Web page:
Film bits and bobs
First published by EyeforFilm
Abel Ferrara’s Bad Lieutenant (1992) represented some kind of high (or is that low?) point in the annals of scuzzy cinema. Following a corrupt Catholic New York cop as he tried to juggle his addiction to hard drugs and high-stakes gambling with an investigation into the rape of a nun, Bad Lieutenant seemed determined, in both its lo-fi aesthetic and its oh-so-confronting themes, to send any seeker of mainstream thrills fleeing for the nearest bath – and yet the film’s squalor, coupled with a central performance that was unusually exposed even by the standards of Harvey Keitel (memorably reduced in the final scenes to pained animalistic groans), offered up a brand of redemption so utterly, bleakly raw that it transcended the clichés of the traditional ‘sinner saved’ narrative arc.
In other words, Bad Lieutenant was a one-off – difficult, repellent even, and, you would think, utterly immune to ever being remade. Which brings us to Bad Lieutenant: Port Of Call – New Orleans. When he heard of this project, Ferrara used a Guardian interview to place on the public record his belief that those involved in the production “should all die in hell”. Yet, in this secularised reimagining directed by Werner Herzog – who claims never to have seen Ferrara’s original – the Catholicism is gone, redemption is replaced with a worldly sort of karma and hell is a place very much of our own making here on earth.
Not that the film lacks religious imagery to fill out its moral landscape. Set in New Orleans, and opening with the vision of a serpent slithering its way through the rising waters of the flood, the film mostly takes place in a post-diluvian city, where everyone is still struggling to keep their heads above water, with satanic temptations never far away.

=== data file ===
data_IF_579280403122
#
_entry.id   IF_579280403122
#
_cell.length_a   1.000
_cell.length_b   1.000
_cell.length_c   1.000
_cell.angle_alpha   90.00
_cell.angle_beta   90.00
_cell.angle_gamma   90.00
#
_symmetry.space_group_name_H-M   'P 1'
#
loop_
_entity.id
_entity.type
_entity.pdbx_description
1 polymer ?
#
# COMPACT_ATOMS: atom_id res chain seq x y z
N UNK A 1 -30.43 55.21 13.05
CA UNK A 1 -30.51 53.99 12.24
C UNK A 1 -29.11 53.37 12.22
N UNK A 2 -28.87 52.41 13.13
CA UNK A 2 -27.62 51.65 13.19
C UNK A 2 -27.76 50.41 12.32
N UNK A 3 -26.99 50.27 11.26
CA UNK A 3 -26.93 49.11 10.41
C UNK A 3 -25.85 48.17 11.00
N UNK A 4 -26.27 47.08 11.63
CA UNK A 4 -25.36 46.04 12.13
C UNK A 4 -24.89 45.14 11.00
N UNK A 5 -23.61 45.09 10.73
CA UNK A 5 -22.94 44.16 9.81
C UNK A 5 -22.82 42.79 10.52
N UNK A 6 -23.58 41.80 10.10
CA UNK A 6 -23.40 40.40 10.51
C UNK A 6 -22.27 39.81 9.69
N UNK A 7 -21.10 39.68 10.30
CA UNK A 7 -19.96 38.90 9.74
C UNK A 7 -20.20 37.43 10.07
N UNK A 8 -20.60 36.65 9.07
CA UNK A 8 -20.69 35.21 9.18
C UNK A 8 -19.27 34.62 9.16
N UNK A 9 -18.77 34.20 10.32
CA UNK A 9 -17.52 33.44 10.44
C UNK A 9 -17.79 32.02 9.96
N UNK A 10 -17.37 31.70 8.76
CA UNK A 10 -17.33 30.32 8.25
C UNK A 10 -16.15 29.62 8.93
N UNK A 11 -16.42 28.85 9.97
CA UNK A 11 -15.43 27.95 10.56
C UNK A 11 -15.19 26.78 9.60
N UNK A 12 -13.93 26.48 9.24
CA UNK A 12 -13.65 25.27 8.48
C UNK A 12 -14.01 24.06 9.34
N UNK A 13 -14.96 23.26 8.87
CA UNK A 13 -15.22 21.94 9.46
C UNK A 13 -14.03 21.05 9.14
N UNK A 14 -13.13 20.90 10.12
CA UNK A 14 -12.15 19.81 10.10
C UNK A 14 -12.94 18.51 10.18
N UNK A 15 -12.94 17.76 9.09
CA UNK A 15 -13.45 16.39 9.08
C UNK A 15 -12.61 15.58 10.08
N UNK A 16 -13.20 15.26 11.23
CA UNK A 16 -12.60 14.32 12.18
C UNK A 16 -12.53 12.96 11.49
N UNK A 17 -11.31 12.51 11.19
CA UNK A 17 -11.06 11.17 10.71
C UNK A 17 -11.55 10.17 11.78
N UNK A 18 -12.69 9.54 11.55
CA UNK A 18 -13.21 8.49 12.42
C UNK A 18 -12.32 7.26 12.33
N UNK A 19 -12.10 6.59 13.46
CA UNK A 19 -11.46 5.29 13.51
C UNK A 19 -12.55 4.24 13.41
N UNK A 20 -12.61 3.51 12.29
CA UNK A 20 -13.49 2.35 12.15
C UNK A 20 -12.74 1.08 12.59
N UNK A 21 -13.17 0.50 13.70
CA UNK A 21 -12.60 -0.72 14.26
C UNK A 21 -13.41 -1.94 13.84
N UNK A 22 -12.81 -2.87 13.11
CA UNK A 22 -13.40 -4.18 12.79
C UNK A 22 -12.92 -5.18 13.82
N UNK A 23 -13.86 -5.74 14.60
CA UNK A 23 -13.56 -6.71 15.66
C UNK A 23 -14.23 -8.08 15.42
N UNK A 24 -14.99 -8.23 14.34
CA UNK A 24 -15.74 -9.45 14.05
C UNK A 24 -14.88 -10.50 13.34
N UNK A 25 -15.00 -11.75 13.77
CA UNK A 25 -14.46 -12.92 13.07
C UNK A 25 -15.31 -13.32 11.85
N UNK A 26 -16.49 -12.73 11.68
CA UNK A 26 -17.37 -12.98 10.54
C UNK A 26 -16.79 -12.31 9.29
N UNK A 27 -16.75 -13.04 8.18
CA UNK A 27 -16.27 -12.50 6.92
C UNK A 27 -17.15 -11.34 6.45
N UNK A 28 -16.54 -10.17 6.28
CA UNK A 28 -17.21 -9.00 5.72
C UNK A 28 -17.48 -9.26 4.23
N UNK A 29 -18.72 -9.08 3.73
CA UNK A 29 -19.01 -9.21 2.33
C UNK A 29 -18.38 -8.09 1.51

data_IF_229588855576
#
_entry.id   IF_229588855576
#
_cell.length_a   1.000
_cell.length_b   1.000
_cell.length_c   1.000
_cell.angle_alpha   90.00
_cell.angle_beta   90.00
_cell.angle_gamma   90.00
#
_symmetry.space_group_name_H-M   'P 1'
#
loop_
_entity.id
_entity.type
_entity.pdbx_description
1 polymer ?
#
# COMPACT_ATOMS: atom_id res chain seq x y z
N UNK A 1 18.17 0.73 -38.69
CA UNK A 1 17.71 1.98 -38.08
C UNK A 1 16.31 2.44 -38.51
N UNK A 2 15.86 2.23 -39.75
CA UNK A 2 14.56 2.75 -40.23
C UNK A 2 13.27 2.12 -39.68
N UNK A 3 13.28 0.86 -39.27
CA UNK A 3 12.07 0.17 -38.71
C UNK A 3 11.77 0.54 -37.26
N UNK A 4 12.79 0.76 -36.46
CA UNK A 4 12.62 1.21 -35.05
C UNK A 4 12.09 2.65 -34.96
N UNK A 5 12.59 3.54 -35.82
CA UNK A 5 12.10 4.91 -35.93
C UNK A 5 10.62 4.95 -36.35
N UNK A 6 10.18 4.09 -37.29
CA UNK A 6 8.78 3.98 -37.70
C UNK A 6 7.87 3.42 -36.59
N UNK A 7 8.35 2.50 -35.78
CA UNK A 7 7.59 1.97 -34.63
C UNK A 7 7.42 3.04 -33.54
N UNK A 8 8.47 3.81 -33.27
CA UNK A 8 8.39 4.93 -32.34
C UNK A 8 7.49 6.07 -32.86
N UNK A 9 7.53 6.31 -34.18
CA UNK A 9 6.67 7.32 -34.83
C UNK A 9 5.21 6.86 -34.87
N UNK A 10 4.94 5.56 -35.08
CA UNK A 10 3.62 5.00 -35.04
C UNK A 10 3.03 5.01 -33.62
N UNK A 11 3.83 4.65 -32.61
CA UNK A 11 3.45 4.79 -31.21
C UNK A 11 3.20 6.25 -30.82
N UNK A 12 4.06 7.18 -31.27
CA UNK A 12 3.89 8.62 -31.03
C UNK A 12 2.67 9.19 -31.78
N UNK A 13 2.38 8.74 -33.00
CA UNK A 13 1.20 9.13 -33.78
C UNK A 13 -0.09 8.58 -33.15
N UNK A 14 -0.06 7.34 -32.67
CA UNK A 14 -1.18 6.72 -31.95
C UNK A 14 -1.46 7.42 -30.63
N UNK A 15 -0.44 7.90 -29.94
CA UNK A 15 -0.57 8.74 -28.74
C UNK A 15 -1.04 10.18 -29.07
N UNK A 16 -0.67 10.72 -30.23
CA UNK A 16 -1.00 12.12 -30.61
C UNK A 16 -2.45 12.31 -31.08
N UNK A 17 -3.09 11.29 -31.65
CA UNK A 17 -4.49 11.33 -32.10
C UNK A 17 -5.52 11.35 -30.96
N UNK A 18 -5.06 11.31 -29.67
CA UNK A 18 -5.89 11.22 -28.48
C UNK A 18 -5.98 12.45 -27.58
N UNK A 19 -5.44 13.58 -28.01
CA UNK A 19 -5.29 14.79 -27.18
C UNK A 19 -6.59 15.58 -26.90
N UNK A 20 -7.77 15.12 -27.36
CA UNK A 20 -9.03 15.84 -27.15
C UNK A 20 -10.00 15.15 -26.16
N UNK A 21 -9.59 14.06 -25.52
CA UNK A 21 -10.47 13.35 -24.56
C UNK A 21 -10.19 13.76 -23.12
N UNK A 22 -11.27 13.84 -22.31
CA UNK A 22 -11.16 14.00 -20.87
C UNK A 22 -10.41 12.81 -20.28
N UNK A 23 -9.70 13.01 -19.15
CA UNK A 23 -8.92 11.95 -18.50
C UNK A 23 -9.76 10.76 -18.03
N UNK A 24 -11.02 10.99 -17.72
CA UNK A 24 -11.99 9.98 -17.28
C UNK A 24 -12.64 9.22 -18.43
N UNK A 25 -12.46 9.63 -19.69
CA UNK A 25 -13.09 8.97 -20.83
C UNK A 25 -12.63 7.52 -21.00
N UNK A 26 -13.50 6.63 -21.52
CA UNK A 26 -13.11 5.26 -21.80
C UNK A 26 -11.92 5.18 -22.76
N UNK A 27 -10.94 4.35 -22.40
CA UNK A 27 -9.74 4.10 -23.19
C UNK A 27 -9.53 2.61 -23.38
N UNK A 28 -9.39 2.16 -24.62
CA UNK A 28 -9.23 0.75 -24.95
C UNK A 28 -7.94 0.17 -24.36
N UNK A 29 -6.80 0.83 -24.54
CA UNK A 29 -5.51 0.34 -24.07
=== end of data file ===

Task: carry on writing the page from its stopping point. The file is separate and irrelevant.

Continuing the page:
The bad lieutenant of the title is Terence McDonagh (Nicolas Cage), promoted to that rank because of a flood-time act of valour that also left him with chronic back problems. Though erratic, volatile and “crazy” (a recurring epithet), Terence clearly has far more scruples than his murder-happy partner Stevie (Val Kilmer) – but he has been on a downward spiral ever since his accident, supplementing prescription painkillers with illicit drugs that he either ‘requisitions’ from the station’s property room, or just plain steals from users in the street – and the effect of so much drug use is only further disorienting his moral compass.
Terence’s philosophy, stated halfway through the film, goes: “It’s amazing what you can get down to when you’ve got a single purpose in life” – and so it seems, when he is put in charge of investigating the execution-style murder of a family of illegal Senegalese immigrants, that our wayward detective may at last have found his proper focus. It is, however, hard to stay on the straight and narrow when your drug supply is always threatened, your gambling debts to the mafia are mounting, you have taken upon yourself the problems your prostitute girlfriend is having with a seriously ‘connected’ client, there is a trio of vicious gangsters on your tail, the drug-dealing killer you are supposed to be putting behind bars is becoming your business partner, and everywhere you look you are starting to see lizards that are not there. All these distractions keep pulling Terence from the path of righteousness, until he stumbles, seemingly by chance, upon an ending that is itself a considerable deviation from the one that made Ferrara’s original so harrowing.